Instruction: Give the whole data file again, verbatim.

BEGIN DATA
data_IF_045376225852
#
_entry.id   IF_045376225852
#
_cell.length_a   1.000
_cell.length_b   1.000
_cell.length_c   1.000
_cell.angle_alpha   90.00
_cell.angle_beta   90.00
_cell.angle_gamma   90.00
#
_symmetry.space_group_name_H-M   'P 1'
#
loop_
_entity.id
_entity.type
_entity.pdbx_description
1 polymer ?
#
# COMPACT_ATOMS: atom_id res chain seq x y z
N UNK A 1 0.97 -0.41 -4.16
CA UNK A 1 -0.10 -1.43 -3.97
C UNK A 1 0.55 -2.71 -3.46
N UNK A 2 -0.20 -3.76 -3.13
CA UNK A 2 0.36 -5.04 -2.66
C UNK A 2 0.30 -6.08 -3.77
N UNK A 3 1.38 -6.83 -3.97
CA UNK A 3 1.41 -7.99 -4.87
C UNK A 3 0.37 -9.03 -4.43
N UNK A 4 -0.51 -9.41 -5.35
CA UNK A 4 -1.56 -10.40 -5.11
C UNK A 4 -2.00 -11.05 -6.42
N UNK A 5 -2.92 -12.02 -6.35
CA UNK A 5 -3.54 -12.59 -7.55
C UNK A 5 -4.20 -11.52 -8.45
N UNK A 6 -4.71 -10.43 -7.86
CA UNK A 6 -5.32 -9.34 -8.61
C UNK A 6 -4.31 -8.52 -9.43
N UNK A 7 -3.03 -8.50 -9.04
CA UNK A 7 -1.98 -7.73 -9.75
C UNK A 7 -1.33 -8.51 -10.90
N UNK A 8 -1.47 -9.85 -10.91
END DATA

data_IF_045376225852
#
_entry.id   IF_045376225852
#
_cell.length_a   1.000
_cell.length_b   1.000
_cell.length_c   1.000
_cell.angle_alpha   90.00
_cell.angle_beta   90.00
_cell.angle_gamma   90.00
#
_symmetry.space_group_name_H-M   'P 1'
#
loop_
_entity.id
_entity.type
_entity.pdbx_description
1 polymer ?
#
# COMPACT_ATOMS: atom_id res chain seq x y z
N UNK A 1 0.97 -0.41 -4.16
CA UNK A 1 -0.10 -1.43 -3.97
C UNK A 1 0.55 -2.71 -3.46
N UNK A 2 -0.20 -3.76 -3.13
CA UNK A 2 0.36 -5.04 -2.66
C UNK A 2 0.30 -6.08 -3.77
N UNK A 3 1.38 -6.83 -3.97
CA UNK A 3 1.41 -7.99 -4.87
C UNK A 3 0.37 -9.03 -4.43
N UNK A 4 -0.51 -9.41 -5.35
CA UNK A 4 -1.56 -10.40 -5.11
C UNK A 4 -2.00 -11.05 -6.42
N UNK A 5 -2.92 -12.02 -6.35
CA UNK A 5 -3.54 -12.59 -7.55
C UNK A 5 -4.20 -11.52 -8.45
N UNK A 6 -4.71 -10.43 -7.86
CA UNK A 6 -5.32 -9.34 -8.61
C UNK A 6 -4.31 -8.52 -9.43
N UNK A 7 -3.03 -8.50 -9.04
CA UNK A 7 -1.98 -7.73 -9.75
C UNK A 7 -1.33 -8.51 -10.90
N UNK A 8 -1.47 -9.85 -10.91